Once upon a time there was an awesome missionary.  His name was Ammon.  Based on his righteous example, he taught the gospel – which invited the spirit – which in turn prompted the conversion of a Lamanite king named Lamoni.  This Lamoni had previously been a pretty rotten guy.  But, since repentance is awesome and the gospel is true – Lamoni became a totally good guy (the truth will set you free).

Lamoni’s father– who was the king of all the Lamanites – was also a pretty rotten guy (generational ignorance helps people be rotten sometimes) and when he met Lamoni and Ammon on the road one day, he asked Lamoni to go ahead and kill Ammon since he was (according to his belief) “one of the children of a liar”.  Lamoni politely declined, and commenced in telling his personal tale of conversion at the hand of Ammon in an attempt to do away with the murderous thoughts that gripped his Lamanite king father.

This detailed explanation didn’t work.  To Lamoni’s astonishment, his father was still angry with him, and “commanded” Lamoni to slay Ammon.  He still wouldn’t – so Lamoni’s father then took matters into his own hands and started a sword fight with Ammon.  Ammon channeled his inner Westley (a.k.a. Dread Pirate Roberts from the Princess Bride) and “withstood his blows, and also smote his (Lamoni’s father’s) arm that he could not use it”.  This left king Lamoni’s father at the mercy of Ammon (I imagine him sitting/kneeling on the ground clutching his wounded arm/shoulder with a full realization that his mortal life is now completely in the hands of his opponent) – and he got a bit nervous.

In this spot, Lamoni’s father says to Ammon “If thou wilt spare me I will grant unto thee whatsoever thou wilt ask, even to half the kingdom”.  So, in return for Ammon sparing his physical life, Lamoni’s father was willing to give up to half of his kingdom.  That’s the high priced value of his physical life.

Ammon of course spared his life (and didn’t even collect on half of the kingdom), but required that Lamoni’s father let his son be and do as he pleased with his conversion and his religion.  This perplexed Lamoni’s father enough that he later “insisted” that Aaron (one of Ammon’s missionary companions) administer unto him, and teach him the things that had caused Lamoni to change his ways.  Aaron began to teach Lamoni’s father about everything (the creation, the fall, the atonement) which naturally filled the king with a burning desire to be born again, and to have his “wicked spirit rooted out of his breast… that he may be filled with joy.”  Then, after hearing the good news of the gospel he exclaimed: “I will give up all that I possess, yea, I will forsake my kingdom, that I may receive this great joy.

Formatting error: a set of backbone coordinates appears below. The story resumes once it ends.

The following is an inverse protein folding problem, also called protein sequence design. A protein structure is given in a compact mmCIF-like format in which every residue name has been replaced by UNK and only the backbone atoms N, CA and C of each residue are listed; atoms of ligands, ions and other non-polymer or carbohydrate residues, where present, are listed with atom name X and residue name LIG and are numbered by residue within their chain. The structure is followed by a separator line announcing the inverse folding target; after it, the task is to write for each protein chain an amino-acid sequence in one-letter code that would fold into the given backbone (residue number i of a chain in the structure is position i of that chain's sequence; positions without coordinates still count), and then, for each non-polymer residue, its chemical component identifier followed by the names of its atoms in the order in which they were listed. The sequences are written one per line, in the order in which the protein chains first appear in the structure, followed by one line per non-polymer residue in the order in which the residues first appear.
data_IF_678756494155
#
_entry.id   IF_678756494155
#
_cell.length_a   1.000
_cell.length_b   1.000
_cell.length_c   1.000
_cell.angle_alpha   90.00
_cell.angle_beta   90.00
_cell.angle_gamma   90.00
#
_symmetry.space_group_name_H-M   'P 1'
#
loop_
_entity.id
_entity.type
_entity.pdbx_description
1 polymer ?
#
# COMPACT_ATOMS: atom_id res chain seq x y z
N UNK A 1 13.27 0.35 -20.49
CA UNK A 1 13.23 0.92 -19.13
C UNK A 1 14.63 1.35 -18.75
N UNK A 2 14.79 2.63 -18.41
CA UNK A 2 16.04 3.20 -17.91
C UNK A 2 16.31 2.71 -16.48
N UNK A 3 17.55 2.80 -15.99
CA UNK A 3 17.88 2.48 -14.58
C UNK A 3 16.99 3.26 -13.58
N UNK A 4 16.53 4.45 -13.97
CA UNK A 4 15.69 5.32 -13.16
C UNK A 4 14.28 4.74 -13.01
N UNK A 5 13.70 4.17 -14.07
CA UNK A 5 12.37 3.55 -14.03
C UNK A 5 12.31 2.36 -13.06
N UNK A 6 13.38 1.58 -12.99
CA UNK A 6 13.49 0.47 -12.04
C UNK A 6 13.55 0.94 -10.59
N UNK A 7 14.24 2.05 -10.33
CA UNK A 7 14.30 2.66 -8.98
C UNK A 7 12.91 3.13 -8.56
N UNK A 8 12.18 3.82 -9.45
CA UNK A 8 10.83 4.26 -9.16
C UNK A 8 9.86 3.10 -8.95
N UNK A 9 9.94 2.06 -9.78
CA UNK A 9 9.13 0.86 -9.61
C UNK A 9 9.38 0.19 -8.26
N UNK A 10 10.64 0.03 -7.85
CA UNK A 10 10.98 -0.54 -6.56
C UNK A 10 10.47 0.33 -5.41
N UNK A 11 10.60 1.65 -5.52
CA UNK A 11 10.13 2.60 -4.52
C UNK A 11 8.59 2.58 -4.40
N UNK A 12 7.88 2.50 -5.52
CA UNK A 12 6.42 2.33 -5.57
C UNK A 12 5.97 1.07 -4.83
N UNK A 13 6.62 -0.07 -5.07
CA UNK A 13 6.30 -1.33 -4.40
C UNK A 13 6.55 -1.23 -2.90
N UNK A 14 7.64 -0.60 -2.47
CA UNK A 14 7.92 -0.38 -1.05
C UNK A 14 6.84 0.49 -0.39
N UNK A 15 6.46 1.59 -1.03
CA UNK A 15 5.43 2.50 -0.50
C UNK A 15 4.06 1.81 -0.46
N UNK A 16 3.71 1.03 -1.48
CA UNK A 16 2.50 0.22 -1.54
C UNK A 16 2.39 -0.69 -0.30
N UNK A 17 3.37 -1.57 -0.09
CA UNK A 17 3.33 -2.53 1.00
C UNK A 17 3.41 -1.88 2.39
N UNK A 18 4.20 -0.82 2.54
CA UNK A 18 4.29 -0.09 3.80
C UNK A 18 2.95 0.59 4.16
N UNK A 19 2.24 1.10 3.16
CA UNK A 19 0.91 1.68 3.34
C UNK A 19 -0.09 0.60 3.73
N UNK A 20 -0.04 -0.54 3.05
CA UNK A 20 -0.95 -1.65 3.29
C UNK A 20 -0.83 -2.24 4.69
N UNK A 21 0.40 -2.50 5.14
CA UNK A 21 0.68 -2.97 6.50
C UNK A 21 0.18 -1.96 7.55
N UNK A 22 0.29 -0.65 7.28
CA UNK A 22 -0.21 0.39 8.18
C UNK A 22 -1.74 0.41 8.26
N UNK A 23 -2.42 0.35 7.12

In summary, he was only willing to give up half his kingdom to save his physical life, but was willing forsake all in order to gain his spiritual life.

So, in thinking about how I could relate this sentiment (giving up half the kingdom, vs. forsaking all my kingdom) to the real world and our everyday lives, I naturally thought of triathlon unitards.  Yes, triathlon unitards – stay with me.

Last summer, I signed up for my first triathlon (I signed up on June 14, and the event was Aug. 8 – that’s a little less than 2 months to train).  I was fairly naïve in my training regimen leading up to the event.  I swam a bit, rode my bike a bit, and even mixed in a couple of runs on my way.  After all, it was a short distance triathlon and I was confident in my ability to just make it.  Please remember I used the word naïve in the previous sentence.

On race day I showed up a bit early and what I saw was a bit concerning – or even alarming.  Most of the other participants were wearing skin tight suits.  I later learned that these are triathlon suits (sometimes called tri suits or tri jerseys) – which are pretty much the equivalent of an adult onesie or a wrestling singlet.  These are designed to be worn in all 3 disciplines (swim, bike, run) to avoid the time wasting activity of changing clothes during transitions.  In other words – they are made specifically for triathletes to wear during a triathlon.  I on the other hand, had brought a backpack full of shorts, shirts, jackets, extra socks, headphones, my phone case, etc.

I even thought to myself “these other people (like 90% of them) look pretty silly in their spandex unitards”.  But not me, I look totally amazing in my gym shorts and my warm jacket.